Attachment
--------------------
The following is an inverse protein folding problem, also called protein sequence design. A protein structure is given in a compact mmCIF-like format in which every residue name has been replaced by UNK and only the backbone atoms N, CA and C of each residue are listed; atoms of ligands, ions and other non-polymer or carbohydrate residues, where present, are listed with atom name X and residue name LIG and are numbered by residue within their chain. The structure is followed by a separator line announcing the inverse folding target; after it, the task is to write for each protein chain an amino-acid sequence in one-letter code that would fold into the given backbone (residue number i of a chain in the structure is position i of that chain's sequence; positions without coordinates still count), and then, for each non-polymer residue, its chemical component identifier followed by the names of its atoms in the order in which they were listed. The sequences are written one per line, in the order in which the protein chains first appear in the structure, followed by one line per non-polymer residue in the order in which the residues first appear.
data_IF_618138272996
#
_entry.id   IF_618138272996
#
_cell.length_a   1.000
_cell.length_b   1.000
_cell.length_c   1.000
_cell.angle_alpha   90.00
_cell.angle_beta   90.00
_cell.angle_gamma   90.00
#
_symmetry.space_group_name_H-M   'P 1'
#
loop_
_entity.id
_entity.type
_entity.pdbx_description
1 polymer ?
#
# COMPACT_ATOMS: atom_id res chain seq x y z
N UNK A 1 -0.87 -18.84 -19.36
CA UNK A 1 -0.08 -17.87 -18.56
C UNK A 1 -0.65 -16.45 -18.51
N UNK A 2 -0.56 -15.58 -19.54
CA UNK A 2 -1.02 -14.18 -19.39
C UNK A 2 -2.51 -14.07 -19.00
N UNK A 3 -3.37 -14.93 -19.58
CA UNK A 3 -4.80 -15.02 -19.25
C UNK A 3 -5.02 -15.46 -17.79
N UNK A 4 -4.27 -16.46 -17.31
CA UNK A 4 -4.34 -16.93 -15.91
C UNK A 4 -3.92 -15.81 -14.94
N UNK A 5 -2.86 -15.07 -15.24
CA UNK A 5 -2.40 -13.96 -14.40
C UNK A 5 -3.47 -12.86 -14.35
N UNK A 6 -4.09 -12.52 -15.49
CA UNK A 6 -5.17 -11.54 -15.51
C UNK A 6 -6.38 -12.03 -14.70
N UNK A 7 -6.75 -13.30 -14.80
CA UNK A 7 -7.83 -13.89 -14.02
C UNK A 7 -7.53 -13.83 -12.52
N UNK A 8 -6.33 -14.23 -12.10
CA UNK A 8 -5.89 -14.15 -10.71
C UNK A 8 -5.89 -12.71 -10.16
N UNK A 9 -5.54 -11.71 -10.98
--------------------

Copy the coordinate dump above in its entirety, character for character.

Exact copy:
The following is an inverse protein folding problem, also called protein sequence design. A protein structure is given in a compact mmCIF-like format in which every residue name has been replaced by UNK and only the backbone atoms N, CA and C of each residue are listed; atoms of ligands, ions and other non-polymer or carbohydrate residues, where present, are listed with atom name X and residue name LIG and are numbered by residue within their chain. The structure is followed by a separator line announcing the inverse folding target; after it, the task is to write for each protein chain an amino-acid sequence in one-letter code that would fold into the given backbone (residue number i of a chain in the structure is position i of that chain's sequence; positions without coordinates still count), and then, for each non-polymer residue, its chemical component identifier followed by the names of its atoms in the order in which they were listed. The sequences are written one per line, in the order in which the protein chains first appear in the structure, followed by one line per non-polymer residue in the order in which the residues first appear.
data_IF_618138272996
#
_entry.id   IF_618138272996
#
_cell.length_a   1.000
_cell.length_b   1.000
_cell.length_c   1.000
_cell.angle_alpha   90.00
_cell.angle_beta   90.00
_cell.angle_gamma   90.00
#
_symmetry.space_group_name_H-M   'P 1'
#
loop_
_entity.id
_entity.type
_entity.pdbx_description
1 polymer ?
#
# COMPACT_ATOMS: atom_id res chain seq x y z
N UNK A 1 -0.87 -18.84 -19.36
CA UNK A 1 -0.08 -17.87 -18.56
C UNK A 1 -0.65 -16.45 -18.51
N UNK A 2 -0.56 -15.58 -19.54
CA UNK A 2 -1.02 -14.18 -19.39
C UNK A 2 -2.51 -14.07 -19.00
N UNK A 3 -3.37 -14.93 -19.58
CA UNK A 3 -4.80 -15.02 -19.25
C UNK A 3 -5.02 -15.46 -17.79
N UNK A 4 -4.27 -16.46 -17.31
CA UNK A 4 -4.34 -16.93 -15.91
C UNK A 4 -3.92 -15.81 -14.94
N UNK A 5 -2.86 -15.07 -15.24
CA UNK A 5 -2.40 -13.96 -14.40
C UNK A 5 -3.47 -12.86 -14.35
N UNK A 6 -4.09 -12.52 -15.49
CA UNK A 6 -5.17 -11.54 -15.51
C UNK A 6 -6.38 -12.03 -14.70
N UNK A 7 -6.75 -13.30 -14.80
CA UNK A 7 -7.83 -13.89 -14.02
C UNK A 7 -7.53 -13.83 -12.52
N UNK A 8 -6.33 -14.23 -12.10
CA UNK A 8 -5.89 -14.15 -10.71
C UNK A 8 -5.89 -12.71 -10.16
N UNK A 9 -5.54 -11.71 -10.98